Second, recognition rates vary greatly across the EU. Several countries grant protection to nearly all Syrians, while three Member States did not recognize a single Syrian applicant in 2012.

Third, too many States fail to provide swift and fair access to asylum procedures for Syrians, contributing to onward movements. For many of those who are able to claim asylum, there are significant backlogs in decision-making, denying them swift access to protection. Statistics in several countries also show disproportionately high rates of cases "otherwise closed", meaning only a limited number of Syrian claims are adjudicated on the merits.

Fourth, the types of protection and associated rights which Syrians are granted across the Union are inconsistent. UNHCR is strongly of the opinion that people fleeing Syria fall squarely within the framework of the 1951 Refugee Convention, and should be granted protection accordingly.

Fifth, the treatment of Syrian asylum seekers must be improved in several Member States where UNHCR has received reports about sub-standard reception conditions, including the sometimes excessive use of detention. Syrians are fleeing one of the worst conflicts the world has seen in decades, and many of them have been subjected to unspeakable human rights violations and persecution in their home country. Ensuring adequate standards of treatment for them as they seek safety in Europe should be a priority for every EU Member State.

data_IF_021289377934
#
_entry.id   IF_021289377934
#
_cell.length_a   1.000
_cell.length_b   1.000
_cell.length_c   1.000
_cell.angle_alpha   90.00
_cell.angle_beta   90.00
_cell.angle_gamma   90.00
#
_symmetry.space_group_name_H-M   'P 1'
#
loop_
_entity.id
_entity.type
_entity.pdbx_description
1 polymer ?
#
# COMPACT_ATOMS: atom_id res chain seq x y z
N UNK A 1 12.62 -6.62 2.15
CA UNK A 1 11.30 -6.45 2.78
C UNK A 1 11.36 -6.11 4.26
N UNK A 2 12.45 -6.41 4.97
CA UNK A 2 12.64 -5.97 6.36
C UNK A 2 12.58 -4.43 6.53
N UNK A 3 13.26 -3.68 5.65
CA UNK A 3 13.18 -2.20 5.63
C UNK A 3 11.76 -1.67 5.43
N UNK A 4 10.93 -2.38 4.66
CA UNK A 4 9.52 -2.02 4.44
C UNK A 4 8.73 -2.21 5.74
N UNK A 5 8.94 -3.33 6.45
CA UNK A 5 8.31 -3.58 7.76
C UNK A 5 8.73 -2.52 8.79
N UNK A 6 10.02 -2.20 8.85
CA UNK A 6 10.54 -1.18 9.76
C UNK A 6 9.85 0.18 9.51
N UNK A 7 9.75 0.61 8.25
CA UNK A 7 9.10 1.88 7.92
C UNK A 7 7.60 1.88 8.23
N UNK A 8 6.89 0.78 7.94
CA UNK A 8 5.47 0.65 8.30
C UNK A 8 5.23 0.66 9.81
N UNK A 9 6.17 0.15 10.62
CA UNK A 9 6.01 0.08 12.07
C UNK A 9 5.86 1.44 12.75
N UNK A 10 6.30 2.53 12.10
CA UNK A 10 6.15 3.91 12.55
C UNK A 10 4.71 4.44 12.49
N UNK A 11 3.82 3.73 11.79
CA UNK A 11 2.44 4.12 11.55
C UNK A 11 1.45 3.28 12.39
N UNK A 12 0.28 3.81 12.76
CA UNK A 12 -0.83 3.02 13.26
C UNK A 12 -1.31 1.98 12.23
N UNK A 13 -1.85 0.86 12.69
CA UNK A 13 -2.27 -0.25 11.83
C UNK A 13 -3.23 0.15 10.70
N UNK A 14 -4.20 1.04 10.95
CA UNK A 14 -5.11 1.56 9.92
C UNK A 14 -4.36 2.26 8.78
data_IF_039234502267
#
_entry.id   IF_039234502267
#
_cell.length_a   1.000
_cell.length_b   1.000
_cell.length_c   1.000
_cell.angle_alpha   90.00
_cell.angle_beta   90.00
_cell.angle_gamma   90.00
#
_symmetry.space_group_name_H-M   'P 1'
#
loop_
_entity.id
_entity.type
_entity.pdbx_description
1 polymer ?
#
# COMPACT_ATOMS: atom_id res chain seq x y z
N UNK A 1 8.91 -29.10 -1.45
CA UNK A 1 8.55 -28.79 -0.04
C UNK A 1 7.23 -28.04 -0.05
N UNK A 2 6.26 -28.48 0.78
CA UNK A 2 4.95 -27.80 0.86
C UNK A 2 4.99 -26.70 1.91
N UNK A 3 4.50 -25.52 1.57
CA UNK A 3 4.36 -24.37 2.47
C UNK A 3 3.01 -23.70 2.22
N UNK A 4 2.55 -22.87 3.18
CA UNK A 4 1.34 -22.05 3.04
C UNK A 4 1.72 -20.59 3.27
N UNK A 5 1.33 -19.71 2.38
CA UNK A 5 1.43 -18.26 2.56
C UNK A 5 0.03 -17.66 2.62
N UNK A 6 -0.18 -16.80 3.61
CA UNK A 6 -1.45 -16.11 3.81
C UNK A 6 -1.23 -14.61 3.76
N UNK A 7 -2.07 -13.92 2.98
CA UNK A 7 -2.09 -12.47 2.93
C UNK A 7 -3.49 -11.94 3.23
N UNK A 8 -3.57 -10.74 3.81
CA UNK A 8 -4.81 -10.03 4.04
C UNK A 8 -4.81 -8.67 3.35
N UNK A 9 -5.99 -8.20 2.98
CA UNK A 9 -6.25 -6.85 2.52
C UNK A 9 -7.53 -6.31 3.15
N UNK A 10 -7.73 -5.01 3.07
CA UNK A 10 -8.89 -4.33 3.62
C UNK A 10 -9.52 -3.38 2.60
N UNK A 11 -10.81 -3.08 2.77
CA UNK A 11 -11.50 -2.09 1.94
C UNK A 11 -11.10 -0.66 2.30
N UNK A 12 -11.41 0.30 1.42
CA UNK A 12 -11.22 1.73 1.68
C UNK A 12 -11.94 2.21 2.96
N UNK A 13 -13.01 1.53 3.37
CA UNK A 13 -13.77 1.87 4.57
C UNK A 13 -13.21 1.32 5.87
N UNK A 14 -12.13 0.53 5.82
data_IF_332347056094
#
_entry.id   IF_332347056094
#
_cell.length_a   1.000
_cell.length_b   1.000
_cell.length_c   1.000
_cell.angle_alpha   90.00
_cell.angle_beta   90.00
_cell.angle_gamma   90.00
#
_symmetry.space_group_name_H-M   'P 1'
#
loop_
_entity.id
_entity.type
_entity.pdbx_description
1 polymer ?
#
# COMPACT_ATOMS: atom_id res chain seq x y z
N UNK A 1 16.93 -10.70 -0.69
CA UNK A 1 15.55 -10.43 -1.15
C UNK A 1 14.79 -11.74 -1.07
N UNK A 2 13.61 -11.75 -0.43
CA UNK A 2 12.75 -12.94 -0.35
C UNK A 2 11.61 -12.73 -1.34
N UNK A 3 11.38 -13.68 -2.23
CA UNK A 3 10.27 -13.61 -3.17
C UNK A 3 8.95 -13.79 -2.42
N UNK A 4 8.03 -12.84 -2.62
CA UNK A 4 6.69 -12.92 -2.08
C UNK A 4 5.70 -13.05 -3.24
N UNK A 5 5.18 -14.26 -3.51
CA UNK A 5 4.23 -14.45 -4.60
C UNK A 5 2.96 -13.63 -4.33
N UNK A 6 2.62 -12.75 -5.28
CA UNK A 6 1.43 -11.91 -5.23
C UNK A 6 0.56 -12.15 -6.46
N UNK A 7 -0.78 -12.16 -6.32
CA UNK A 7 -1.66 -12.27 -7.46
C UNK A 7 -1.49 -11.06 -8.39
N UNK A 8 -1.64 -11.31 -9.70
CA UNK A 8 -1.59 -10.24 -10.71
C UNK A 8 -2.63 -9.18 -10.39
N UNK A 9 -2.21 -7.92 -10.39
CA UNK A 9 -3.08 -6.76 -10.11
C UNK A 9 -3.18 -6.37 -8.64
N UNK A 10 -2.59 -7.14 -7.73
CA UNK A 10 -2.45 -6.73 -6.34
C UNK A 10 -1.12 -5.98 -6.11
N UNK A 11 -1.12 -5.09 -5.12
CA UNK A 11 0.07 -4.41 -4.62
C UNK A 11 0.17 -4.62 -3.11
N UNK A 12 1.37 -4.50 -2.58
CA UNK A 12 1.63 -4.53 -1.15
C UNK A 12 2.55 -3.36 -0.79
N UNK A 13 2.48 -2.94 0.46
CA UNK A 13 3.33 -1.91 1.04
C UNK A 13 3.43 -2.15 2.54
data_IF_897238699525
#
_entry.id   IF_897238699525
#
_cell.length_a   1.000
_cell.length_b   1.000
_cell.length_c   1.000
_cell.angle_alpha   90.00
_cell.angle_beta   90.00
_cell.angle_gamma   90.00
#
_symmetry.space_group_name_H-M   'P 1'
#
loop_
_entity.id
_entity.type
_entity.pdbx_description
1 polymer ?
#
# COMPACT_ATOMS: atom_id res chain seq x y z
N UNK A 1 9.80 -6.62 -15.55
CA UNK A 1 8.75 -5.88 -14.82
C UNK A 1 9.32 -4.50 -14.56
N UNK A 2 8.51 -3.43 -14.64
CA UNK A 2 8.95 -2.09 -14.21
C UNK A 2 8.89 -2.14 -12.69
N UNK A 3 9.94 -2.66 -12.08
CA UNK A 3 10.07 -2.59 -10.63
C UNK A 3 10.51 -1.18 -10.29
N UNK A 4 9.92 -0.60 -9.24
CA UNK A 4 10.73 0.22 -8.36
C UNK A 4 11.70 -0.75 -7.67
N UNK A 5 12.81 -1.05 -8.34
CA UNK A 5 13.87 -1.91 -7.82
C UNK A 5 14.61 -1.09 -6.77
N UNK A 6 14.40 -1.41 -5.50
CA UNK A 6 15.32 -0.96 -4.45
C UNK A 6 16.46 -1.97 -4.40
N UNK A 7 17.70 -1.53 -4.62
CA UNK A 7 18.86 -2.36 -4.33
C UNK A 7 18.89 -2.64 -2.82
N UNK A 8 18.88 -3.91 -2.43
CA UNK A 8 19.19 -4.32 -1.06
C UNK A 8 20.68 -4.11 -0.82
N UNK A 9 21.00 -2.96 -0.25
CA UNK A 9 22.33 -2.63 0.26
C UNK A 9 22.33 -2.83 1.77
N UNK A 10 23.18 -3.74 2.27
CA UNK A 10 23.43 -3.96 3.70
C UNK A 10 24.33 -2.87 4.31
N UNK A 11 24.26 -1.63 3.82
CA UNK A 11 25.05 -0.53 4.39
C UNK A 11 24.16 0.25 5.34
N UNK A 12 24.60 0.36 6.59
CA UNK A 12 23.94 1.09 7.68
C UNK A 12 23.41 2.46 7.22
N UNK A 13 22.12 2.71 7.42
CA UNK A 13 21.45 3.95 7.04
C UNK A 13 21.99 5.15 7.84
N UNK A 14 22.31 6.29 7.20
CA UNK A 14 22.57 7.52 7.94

I would also like to highlight the case of Turkey, which by itself has received more than ten times as many Syrians as have claimed asylum in the rest of Europe.

The EU has in the past urged Turkey to keep its borders open to Syrians wishing to seek asylum, while at the same time focusing resources on controlling irregular entry at its own external frontiers.